Three centuries after Shakespeare died, across the pond New Yorkers rioted over the relative merits of Macbeth as played by a British actor and an American one. The National Guard was called out, people actually died, and the British actor had to be hustled out of the country for his own safety. America had embraced Shakespeare as one of their own, and he was read so extensively and so intensively that audiences from rural Kentucky to the California gold mines could shout out the correct line when an actor in performance stumbled over it.

Author Cliff concludes, “Once a voice carried a people across a continent and helped forge a brave new world. No other writer has been so powerful, and no one ever will be again.” This book includes a survey of 19th century American history, a history of Western theatre, is peopled with great characters and you-are-there settings, and has a quotable phrase on nearly every page.

Is there a post to their apocalypse?


From APOD:

Explanation: Will either of these galaxies survive? In what might be dubbed as a semi-final round in a galactic elimination tournament, the two spirals of NGC 7318 are colliding. The featured picture was created from images taken by the Hubble Space Telescope. When galaxies crash into each other, many things may happen including gravitational distortion, gas condensing to produce new episodes of star formation, and ultimately the two galaxies combining into one. Since these two galaxies are part of Stephan’s Quintet, a final round of battling galaxies will likely occur over the next few billion years with the eventual result of many scattered stars and one large galaxy. Quite possibly, the remaining galaxy will not be easily identified with any of its initial galactic components. Stephan’s Quintet was the first identified galaxy group, lies about 300 million light years away, and is visible through a moderately-sized telescope toward the constellation of the Winged Horse (Pegasus).

So what happens if there are people on planets in either one of those galaxies? What happens to them? Is there a post to their apocalypse? Are the galaxies so enormous that most of the solar systems therein just slip past each other? Will the gravity of one group of planets pull other planets out of the orbit of their stars? Will some of the planets collide? It will all happen sooooo verrrrry slooooowly, will people who need to have time to make a plan to invent star travel and vacate the premises for a safer place? Would there be a safer place they could get to without FTL travel? And how soon would they know it was happening, and what would the effect be on their populations?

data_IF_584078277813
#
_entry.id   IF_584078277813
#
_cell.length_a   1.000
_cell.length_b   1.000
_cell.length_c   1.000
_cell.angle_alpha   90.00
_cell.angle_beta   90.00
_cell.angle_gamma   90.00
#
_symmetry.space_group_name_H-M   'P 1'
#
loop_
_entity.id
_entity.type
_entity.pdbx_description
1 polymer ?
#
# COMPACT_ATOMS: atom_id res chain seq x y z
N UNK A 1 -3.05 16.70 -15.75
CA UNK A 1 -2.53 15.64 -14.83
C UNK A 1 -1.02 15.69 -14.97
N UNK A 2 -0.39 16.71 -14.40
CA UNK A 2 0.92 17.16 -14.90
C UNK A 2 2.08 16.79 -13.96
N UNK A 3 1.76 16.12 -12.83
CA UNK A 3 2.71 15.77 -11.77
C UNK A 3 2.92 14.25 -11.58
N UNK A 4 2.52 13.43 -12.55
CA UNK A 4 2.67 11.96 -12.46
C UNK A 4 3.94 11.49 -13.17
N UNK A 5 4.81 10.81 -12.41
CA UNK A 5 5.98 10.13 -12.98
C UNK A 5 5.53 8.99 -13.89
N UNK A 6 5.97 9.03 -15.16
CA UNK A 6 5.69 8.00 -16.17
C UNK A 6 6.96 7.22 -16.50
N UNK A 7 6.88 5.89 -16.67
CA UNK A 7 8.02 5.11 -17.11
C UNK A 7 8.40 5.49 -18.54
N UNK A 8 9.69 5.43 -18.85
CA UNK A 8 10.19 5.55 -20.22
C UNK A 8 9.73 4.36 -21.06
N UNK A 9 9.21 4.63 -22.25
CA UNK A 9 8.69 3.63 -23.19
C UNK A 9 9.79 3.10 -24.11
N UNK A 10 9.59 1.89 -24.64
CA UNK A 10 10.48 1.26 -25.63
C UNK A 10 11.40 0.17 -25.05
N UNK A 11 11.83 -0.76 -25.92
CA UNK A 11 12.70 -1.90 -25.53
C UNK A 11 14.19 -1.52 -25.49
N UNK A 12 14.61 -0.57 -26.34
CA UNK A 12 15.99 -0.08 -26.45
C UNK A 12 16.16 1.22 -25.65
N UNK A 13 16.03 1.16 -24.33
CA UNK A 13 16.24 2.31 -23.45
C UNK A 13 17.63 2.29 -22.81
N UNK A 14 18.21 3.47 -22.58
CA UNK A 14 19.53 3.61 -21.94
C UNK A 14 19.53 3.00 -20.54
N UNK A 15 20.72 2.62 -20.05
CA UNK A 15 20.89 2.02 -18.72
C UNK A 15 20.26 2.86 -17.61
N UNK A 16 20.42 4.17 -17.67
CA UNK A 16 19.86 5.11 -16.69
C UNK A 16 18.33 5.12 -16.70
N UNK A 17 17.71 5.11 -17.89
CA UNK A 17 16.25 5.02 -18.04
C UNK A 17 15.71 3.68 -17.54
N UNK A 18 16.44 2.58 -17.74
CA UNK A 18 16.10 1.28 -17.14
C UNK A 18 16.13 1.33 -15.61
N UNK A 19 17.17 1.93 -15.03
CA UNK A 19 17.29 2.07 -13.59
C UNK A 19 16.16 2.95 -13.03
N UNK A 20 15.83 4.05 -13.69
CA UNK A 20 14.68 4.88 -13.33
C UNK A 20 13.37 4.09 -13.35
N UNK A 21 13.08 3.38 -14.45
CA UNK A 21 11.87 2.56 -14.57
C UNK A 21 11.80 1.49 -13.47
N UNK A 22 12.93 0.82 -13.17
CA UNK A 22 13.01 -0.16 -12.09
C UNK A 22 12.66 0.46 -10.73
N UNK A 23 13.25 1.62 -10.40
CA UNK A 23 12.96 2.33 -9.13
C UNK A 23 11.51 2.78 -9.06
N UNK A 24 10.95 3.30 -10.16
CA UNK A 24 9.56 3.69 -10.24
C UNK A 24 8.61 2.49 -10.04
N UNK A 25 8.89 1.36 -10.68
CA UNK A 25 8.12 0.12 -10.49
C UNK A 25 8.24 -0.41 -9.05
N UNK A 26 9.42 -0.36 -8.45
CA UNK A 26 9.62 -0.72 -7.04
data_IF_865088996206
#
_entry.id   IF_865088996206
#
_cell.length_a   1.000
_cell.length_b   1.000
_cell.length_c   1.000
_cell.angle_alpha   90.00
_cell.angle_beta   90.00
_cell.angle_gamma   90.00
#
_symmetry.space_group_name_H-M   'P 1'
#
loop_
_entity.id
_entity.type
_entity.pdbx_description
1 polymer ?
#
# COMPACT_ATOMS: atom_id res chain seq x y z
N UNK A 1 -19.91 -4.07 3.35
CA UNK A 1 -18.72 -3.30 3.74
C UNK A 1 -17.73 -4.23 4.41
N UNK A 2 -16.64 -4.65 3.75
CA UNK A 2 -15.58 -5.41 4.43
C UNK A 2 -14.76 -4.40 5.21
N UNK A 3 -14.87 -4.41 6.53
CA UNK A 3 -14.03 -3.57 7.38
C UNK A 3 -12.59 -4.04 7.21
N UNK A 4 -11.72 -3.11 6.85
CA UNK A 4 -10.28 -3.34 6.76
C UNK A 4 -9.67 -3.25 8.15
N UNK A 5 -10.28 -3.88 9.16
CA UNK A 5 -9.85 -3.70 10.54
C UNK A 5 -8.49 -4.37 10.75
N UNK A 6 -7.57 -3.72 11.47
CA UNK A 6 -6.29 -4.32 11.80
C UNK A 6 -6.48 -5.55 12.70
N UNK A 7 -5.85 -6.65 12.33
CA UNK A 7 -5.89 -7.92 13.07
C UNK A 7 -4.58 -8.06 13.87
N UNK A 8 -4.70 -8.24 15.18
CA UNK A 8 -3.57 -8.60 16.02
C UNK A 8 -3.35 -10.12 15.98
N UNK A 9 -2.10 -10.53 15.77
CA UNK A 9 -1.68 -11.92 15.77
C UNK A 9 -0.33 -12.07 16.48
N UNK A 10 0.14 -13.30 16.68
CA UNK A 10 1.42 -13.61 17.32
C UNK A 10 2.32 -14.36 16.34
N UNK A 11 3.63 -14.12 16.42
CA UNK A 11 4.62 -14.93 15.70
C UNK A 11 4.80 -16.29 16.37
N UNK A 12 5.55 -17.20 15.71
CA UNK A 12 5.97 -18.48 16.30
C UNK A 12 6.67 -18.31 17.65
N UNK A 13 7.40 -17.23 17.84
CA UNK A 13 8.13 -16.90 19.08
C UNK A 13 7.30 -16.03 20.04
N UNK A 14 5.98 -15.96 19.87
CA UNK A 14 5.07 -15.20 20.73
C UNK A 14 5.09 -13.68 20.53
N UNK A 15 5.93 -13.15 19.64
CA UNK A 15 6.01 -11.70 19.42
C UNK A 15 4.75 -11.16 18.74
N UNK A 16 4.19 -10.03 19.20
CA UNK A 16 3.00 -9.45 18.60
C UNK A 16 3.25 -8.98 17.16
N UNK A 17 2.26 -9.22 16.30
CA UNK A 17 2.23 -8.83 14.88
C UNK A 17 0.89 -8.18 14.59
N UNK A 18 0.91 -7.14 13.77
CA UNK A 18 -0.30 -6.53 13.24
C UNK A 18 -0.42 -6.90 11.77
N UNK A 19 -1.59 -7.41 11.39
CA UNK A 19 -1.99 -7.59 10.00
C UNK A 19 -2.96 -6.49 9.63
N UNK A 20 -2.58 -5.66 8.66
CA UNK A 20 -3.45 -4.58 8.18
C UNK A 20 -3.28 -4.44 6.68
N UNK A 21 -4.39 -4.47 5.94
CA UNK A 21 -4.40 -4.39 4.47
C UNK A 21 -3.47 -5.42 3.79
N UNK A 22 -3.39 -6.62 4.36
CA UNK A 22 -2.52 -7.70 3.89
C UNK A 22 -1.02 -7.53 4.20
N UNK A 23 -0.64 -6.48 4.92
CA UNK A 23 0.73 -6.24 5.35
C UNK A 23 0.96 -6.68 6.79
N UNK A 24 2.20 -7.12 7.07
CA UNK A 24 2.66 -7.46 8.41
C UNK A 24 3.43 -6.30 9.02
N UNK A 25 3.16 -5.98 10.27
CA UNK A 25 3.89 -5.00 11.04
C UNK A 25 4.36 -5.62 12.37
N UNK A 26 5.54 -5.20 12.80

There’s a book someone should write.

“You ranch long enough, you make peace with what you can’t help.”


It’s 1938, and ranch-raised 19-year old Bud Frazer’s family lost first his sister in a riding accident and then their ranch, and after a couple of years following the rodeo circuit he heads for Hollywood to find work riding horses in Westerns.

There are a lot of different things going on here, just for starters the real life Bud lived on Echol Creek Ranch growing up and the vastly different version that Hollywood commemorates in film.

You never saw a movie cowboy hauling salt up to the high pastures or building fence around a haystack or helping a heifer figure out what to do with her first calf. Those movies were full of bank robberies and stage holdups, feuds, galloping posses, murderous Indians, and claim jumpers–nothing I ever saw growing up.

There is the friendship between Bud and Lily, a budding screenwriter, who meet on the bus to Los Angeles and begin a friendship that despite differences and difficulties lasts a lifetime.

I was used to girls who tried to make you think you were smarter than them even if you weren’t, but Lily never in her life cared whether a boy knew she was smarter than he was.

It’s the story of the Depression and its effect on the lives of people struggling to get by, it’s the story of producers who will do anything to get the shot, including kill horses and the stuntmen who ride them, and it is especially the story of Bud and the guilt he feels over his sister’s death, and trying to atone for that perceived sin. She fell from her horse and Bud spends the next three years falling from horses on the rodeo circuit and in Hollywood. It wasn’t an unconscious choice of profession.

…that last week in Arizona, after the lancer charge, I lay in bed every night seeing, over and over, horses and men falling through a veil of dust and shattered glass, turning over in my head my hatred of Cab, and then in the long hours of darkness coming around slowly to knowing I’d been looking for something like this to happen, a big fall — maybe even hoping for it. And knowing if I’d been hurt or killed I would deserve what I’d been given. A settling of accounts for getting my sister killed.

What I find most compelling about this book is the voice, very similar to the voice Gloss used in The Hearts of Horses. It’s an almost canter-like cadence, a sort of run-on, hypnotic rhythm. I even imagine hearing Bud speaking in a monotone.

The pinto whirled and reared up, pawing the steep slope, and I pulled my hand back and the horse came too high–I saw it was too high. I slipped off his tail end, my right hand still clenching the reins which might be why the horse came above me, looming dark. I landed on my feet and tried to throw myself to the side, but I lost my footing on the slope. The ground or the horse rose up and hit me–a white flash behind my eyes–and then we were both sliding downhill, a long slid it seemed at the time, but maybe not more than thirty or forty feet before I hit a bit of flat shelf and the horse rolled over me–incredible red-hot wires of pain flashing through my hips and my legs. The pinto kept going all the way down the hill and came to his feet at the bottom without a goddamn mark on him.

See? The drama of these events is all in the reader’s mind. Bud is just telling his story here. Despair is Bud’s constant companion and it feels that much more agonizing when told in this emotionless, matter-of-fact way. As his father says

“Things just happen and it’s nobody’s fault.” After another pause, he said, “You ranch long enough, you make peace with what you can’t help.”

Highly recommended.